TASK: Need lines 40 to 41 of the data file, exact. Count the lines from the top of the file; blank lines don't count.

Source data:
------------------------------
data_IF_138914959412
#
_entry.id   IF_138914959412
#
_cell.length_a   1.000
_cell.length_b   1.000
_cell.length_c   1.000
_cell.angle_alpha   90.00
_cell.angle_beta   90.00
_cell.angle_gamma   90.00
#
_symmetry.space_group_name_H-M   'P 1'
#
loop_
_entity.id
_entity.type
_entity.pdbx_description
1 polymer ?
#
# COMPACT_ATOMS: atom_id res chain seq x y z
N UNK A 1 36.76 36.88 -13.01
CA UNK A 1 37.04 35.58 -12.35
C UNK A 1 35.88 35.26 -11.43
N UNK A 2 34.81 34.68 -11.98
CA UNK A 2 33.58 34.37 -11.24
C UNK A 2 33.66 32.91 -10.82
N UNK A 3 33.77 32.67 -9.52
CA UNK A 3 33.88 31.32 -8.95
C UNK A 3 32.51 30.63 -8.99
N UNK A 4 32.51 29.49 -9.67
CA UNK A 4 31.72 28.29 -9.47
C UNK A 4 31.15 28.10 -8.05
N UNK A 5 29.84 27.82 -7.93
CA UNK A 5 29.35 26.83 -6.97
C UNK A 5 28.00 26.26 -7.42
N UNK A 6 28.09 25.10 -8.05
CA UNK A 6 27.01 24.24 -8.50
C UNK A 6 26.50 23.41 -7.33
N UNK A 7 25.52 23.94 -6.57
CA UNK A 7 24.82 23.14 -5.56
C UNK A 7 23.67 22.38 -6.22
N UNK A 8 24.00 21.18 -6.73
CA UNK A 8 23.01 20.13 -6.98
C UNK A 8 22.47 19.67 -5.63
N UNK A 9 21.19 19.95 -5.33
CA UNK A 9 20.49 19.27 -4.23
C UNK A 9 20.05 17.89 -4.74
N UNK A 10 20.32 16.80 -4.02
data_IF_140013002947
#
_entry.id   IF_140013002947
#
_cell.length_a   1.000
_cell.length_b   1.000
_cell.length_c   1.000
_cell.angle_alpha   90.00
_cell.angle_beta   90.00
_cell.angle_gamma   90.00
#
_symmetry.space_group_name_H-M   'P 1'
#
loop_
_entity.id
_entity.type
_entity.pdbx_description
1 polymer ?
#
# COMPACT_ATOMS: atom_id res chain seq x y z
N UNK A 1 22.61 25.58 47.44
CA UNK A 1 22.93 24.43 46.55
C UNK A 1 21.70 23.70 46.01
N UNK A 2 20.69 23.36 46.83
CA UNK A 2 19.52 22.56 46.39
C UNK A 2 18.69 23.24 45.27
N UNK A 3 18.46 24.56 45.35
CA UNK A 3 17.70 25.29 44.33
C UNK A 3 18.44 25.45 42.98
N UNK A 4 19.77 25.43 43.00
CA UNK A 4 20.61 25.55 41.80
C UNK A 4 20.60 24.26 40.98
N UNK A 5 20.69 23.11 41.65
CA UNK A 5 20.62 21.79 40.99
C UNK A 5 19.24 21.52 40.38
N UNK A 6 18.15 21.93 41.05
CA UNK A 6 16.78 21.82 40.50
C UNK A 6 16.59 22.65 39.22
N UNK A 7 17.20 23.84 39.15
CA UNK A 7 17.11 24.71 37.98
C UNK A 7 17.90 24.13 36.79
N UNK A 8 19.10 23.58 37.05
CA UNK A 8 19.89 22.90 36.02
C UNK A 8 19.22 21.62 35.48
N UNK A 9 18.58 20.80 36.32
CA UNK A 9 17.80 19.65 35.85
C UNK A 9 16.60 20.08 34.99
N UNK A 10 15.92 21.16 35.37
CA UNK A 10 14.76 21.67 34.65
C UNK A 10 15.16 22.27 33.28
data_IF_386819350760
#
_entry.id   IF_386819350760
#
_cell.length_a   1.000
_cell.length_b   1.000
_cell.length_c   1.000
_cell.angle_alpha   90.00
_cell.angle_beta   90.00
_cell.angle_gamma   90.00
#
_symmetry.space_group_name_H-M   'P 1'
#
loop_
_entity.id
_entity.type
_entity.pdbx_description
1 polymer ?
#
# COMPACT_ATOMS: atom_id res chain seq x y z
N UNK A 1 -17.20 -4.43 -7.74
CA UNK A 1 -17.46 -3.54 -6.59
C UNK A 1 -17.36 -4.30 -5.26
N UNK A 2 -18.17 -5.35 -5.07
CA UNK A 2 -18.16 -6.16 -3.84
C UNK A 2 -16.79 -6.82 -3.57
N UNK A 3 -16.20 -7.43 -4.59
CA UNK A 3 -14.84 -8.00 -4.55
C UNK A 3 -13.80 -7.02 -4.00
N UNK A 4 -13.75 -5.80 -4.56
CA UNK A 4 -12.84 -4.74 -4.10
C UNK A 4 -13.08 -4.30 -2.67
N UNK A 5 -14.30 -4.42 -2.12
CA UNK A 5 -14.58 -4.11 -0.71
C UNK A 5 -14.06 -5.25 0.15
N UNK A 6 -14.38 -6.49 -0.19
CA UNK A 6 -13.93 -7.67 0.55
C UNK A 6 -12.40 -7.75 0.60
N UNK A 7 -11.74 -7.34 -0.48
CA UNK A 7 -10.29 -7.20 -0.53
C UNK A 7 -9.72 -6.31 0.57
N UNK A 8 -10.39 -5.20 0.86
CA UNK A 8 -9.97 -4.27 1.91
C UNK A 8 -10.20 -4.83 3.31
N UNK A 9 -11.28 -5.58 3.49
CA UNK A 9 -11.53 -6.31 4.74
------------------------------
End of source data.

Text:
CA UNK A 7 24.82 23.14 -5.56
C UNK A 7 23.67 22.38 -6.22